Wednesday, January 26, 2011

But… but I thought house prices could only go up???

Property investment ‘in decline’

"House price falls and the mortgage drought have led to a steep drop in the number of people who think property is the most reliable long-term investment, research has indicated. The proportion of people who think bricks and mortar is the best home for their cash fell by nearly a third during the final quarter of 2010, according to the Association of British Insurers (ABI). Only 34% of people now rate property as the best long-term investment, down from 49% in September and the lowest level since the ABI first began collecting the figures in September 2008."

Posted by mark wadsworth @ 03:04 PM (1429 views)
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5 thoughts on “But… but I thought house prices could only go up???

  • sibley's b'stard child says:

    ‘Only 34% of people now rate property as the best long-term investment, down from 49% in September and the lowest level since the ABI first began collecting the figures in September 2008’.

    Interesting stats; shame they don’t go further back than ’08. Still, reasonably objective data isomuch that it’s from YouGov.

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  • “People are increasingly putting their faith in savings and investment products, although property still remains the most popular place to invest money overall.”
    Could also be written as, “Now everyone is bricking it in case they lose their job, they are trying to save what they can, however most still have quite a lot of equity in their house”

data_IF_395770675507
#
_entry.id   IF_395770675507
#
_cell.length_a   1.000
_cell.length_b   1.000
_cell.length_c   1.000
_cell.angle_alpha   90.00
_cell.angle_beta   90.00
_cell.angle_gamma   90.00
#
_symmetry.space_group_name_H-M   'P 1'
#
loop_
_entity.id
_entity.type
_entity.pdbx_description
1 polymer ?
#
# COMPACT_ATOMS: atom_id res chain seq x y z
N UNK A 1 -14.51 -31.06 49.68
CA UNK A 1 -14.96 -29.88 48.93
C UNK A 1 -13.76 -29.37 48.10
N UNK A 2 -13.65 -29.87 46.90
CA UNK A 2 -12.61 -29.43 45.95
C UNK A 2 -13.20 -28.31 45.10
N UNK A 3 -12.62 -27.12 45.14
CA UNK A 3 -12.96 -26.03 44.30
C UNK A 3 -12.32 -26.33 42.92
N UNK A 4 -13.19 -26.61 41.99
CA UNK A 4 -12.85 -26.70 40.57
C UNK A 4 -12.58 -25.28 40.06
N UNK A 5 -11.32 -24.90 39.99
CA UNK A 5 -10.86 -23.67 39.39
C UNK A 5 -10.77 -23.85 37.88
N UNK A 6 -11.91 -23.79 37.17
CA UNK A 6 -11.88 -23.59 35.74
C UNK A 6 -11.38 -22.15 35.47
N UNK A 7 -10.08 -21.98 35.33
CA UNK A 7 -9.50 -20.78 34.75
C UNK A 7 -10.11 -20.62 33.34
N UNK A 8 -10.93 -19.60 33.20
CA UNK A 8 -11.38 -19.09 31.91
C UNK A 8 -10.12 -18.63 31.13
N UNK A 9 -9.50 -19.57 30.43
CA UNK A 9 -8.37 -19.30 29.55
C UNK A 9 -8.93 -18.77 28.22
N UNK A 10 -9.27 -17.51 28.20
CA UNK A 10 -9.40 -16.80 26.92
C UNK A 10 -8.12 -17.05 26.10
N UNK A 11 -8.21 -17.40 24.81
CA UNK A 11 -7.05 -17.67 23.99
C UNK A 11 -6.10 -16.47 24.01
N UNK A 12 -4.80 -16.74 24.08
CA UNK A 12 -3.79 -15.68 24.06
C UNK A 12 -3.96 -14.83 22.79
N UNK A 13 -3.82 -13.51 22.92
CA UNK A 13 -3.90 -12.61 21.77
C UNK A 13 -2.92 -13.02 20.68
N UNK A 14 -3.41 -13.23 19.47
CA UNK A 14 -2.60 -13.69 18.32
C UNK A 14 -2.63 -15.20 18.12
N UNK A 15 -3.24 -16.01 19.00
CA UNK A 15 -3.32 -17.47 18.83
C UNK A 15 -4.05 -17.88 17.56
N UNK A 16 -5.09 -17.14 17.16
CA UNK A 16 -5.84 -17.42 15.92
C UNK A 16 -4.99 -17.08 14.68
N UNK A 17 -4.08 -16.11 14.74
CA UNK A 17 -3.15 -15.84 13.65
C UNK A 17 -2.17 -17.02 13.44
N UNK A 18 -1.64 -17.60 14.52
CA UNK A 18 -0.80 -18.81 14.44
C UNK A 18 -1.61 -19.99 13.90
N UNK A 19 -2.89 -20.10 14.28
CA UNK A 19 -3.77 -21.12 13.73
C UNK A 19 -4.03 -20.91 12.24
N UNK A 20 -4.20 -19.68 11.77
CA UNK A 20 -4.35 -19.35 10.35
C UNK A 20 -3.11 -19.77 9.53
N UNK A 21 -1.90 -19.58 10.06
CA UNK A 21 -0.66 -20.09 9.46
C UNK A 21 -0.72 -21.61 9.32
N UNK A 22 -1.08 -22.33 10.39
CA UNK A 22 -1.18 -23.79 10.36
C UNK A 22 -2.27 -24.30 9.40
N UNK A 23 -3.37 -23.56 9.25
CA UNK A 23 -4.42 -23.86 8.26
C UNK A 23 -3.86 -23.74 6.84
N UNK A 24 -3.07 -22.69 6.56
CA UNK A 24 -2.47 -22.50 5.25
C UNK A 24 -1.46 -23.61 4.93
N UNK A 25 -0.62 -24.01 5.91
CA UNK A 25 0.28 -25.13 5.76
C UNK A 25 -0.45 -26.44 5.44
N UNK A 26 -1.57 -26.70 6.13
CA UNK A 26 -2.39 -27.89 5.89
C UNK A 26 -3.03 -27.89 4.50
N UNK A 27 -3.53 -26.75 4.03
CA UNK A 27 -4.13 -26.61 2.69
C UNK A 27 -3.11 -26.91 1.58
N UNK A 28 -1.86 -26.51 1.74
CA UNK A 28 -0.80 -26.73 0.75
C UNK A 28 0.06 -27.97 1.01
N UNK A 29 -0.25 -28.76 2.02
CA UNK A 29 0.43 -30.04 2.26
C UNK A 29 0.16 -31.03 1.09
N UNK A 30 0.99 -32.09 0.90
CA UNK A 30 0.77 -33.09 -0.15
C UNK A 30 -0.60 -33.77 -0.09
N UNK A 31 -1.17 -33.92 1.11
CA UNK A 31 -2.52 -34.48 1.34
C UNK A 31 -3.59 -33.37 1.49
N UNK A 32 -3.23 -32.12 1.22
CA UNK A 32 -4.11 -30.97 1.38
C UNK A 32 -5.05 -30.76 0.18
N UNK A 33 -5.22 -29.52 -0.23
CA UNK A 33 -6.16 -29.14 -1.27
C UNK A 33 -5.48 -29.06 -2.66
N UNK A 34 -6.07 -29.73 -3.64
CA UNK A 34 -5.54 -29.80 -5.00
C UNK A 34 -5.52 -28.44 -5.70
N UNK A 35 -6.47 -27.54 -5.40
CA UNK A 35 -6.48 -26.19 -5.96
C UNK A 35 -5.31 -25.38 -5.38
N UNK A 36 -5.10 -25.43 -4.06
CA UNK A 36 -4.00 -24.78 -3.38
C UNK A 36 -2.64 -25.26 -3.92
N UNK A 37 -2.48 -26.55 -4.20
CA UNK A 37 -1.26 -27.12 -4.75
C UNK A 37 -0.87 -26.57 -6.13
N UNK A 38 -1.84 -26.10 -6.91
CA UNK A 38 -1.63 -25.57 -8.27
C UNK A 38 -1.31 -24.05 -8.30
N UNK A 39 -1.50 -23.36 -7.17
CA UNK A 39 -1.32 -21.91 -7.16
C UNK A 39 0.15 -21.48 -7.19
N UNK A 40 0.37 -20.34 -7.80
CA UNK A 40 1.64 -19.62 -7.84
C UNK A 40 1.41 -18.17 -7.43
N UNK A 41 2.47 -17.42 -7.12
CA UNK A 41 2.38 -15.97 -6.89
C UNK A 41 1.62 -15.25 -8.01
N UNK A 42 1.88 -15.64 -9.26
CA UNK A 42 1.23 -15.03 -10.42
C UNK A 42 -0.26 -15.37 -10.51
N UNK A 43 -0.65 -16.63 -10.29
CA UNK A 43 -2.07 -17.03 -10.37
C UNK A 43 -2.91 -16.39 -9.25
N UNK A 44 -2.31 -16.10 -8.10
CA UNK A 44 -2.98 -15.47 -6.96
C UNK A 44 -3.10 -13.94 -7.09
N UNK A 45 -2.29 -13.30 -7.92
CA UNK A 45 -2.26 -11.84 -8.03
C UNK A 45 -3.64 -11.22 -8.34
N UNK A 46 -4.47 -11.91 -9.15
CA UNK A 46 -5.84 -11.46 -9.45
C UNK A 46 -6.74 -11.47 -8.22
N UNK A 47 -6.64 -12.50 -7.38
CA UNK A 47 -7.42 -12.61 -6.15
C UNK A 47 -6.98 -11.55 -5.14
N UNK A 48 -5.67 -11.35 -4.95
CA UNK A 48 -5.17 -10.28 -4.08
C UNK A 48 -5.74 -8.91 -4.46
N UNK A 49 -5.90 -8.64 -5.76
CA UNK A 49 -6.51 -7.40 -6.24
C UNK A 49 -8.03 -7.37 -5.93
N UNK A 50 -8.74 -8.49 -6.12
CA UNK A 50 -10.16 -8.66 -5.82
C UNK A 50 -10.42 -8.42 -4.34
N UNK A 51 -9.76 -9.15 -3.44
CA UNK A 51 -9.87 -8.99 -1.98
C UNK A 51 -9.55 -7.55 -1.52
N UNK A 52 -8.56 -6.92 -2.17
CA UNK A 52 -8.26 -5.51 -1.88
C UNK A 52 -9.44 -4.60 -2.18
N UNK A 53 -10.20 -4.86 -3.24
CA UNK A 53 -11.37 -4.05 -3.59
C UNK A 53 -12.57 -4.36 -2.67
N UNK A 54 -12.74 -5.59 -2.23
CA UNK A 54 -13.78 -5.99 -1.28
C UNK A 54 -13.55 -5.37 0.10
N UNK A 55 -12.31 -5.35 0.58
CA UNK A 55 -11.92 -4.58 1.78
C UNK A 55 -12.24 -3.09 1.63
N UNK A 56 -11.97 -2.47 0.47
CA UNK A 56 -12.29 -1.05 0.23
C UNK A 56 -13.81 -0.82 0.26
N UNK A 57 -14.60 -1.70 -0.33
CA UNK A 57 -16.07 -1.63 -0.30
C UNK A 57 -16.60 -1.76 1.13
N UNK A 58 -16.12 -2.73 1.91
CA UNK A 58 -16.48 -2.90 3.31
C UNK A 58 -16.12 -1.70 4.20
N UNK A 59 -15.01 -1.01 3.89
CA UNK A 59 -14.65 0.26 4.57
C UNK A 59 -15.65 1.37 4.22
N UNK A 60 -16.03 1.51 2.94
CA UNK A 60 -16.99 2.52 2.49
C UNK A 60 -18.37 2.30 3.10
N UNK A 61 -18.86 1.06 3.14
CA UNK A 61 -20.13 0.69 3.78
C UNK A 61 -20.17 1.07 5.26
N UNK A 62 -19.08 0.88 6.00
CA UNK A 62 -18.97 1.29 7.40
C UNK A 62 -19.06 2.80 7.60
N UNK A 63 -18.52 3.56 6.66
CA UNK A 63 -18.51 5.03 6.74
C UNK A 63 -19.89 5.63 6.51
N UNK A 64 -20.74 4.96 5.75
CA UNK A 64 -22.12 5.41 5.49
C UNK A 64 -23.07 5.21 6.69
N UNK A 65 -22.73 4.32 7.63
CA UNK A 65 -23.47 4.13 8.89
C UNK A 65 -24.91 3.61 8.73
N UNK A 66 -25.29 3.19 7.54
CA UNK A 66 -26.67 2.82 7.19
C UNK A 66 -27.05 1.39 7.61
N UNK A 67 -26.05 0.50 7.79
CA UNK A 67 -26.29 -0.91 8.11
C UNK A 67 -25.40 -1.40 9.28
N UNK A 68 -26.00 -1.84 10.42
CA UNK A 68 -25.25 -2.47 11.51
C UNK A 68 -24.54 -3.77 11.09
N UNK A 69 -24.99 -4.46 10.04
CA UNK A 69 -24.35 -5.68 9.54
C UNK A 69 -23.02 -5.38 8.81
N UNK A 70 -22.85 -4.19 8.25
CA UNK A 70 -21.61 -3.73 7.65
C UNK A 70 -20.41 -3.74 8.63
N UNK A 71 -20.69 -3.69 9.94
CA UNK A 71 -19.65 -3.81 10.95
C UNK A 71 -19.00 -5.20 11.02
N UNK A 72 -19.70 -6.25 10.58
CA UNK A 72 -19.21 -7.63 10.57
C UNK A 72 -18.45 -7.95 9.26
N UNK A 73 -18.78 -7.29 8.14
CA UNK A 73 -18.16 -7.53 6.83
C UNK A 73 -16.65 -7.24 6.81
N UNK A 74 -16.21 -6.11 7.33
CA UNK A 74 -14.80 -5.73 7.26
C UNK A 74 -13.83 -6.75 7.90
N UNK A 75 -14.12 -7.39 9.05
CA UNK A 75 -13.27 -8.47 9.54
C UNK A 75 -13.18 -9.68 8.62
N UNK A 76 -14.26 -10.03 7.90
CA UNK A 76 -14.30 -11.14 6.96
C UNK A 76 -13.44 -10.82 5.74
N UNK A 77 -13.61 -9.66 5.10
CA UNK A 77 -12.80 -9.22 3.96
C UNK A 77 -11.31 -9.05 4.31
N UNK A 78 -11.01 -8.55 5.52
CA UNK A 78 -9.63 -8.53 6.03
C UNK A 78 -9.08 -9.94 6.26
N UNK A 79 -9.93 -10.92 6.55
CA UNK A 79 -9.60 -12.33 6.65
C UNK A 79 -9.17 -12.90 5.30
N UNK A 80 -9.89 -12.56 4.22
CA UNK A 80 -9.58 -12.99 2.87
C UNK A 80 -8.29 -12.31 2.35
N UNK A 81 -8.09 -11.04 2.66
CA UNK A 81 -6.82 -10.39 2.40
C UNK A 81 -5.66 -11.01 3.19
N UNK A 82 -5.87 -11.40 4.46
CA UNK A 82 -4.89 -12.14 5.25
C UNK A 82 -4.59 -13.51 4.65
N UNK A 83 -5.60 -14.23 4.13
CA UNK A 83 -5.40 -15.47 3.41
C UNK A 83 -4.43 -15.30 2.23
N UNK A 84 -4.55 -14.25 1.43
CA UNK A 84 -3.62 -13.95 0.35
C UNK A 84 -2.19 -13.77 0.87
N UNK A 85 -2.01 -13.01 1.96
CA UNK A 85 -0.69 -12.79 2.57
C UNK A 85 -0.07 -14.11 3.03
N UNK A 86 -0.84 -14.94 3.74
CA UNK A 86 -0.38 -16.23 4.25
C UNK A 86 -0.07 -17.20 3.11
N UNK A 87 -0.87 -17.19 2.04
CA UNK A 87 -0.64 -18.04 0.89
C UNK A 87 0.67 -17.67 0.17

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  • Have a friend who was spouting HP ‘investment’ mantra to me last summer. Just before Christmas, he confided that this is not the time to try buying or selling property. It’s a sample size of one, but matches this survey perfectly!

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  • “Equities have produced higher returns than bricks and mortar during nearly every 20-year investment period between 1960 and 2009. Even over the shorter term, equities have still out-performed property in 64% of five-year periods between 1960 and 2009.”

    What these figures never take into account is the leveraging effect of a high LTV mortgage, the fact that you are not marked to market and the fact that capital gains tax isn’t payable on your main residence. If you don’t want to remortgage, as long as you keep up the payments it’s no problem however much house prices fall.

    On my first house I paid a deposit of £2,600 and the price went from £52,000 in 1993 to £72,000 in 1997. That’s a tax-free rate of return I have never achieved from equities and never expect to. Even if I did I’d have to pay 40% tax on the profit.

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  • monty032 – “On my first house I paid a deposit of £2,600 and the price went from £52,000 in 1993 to £72,000 in 1997. That’s a tax-free rate of return I have never achieved from equities and never expect to. Even if I did I’d have to pay 40% tax on the profit”

    I remember someone who I knew very well at the time who had £68K cash offer on the table in 1988/9 for his house (commuting distance to London) but held out for more and 3 months later settled for £62K – by 1991 the house was valued at £42K so it sounds as if you got the timing right !

    As for paying tax on the profit from equities much of this can be legitimatly avoided or at least reduced by using a suitable collective scheme c/w appropriate tax wrapper such as ISA or onshore/offshore investment bond wrapper.

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